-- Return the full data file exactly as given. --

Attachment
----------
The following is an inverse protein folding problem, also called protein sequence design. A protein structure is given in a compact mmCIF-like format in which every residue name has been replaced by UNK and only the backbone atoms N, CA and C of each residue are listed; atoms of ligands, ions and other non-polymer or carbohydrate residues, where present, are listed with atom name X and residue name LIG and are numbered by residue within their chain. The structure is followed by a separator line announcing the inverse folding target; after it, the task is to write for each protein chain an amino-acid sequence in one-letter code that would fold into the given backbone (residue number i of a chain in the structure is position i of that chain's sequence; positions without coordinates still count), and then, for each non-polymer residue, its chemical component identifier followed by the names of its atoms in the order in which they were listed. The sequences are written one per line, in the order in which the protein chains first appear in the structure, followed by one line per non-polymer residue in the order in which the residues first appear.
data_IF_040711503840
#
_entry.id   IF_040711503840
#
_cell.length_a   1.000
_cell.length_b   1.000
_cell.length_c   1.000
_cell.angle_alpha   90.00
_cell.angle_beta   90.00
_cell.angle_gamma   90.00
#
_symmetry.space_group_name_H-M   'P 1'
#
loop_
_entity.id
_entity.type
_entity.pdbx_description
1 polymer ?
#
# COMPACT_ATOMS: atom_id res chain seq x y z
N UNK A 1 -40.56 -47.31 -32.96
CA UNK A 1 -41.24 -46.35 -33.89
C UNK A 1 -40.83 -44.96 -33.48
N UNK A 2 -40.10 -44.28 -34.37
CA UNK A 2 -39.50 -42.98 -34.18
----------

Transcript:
The following is an inverse protein folding problem, also called protein sequence design. A protein structure is given in a compact mmCIF-like format in which every residue name has been replaced by UNK and only the backbone atoms N, CA and C of each residue are listed; atoms of ligands, ions and other non-polymer or carbohydrate residues, where present, are listed with atom name X and residue name LIG and are numbered by residue within their chain. The structure is followed by a separator line announcing the inverse folding target; after it, the task is to write for each protein chain an amino-acid sequence in one-letter code that would fold into the given backbone (residue number i of a chain in the structure is position i of that chain's sequence; positions without coordinates still count), and then, for each non-polymer residue, its chemical component identifier followed by the names of its atoms in the order in which they were listed. The sequences are written one per line, in the order in which the protein chains first appear in the structure, followed by one line per non-polymer residue in the order in which the residues first appear.
data_IF_040711503840
#
_entry.id   IF_040711503840
#
_cell.length_a   1.000
_cell.length_b   1.000
_cell.length_c   1.000
_cell.angle_alpha   90.00
_cell.angle_beta   90.00
_cell.angle_gamma   90.00
#
_symmetry.space_group_name_H-M   'P 1'
#
loop_
_entity.id
_entity.type
_entity.pdbx_description
1 polymer ?
#
# COMPACT_ATOMS: atom_id res chain seq x y z
N UNK A 1 -40.56 -47.31 -32.96
CA UNK A 1 -41.24 -46.35 -33.89
C UNK A 1 -40.83 -44.96 -33.48
N UNK A 2 -40.10 -44.28 -34.37
CA UNK A 2 -39.50 -42.98 -34.18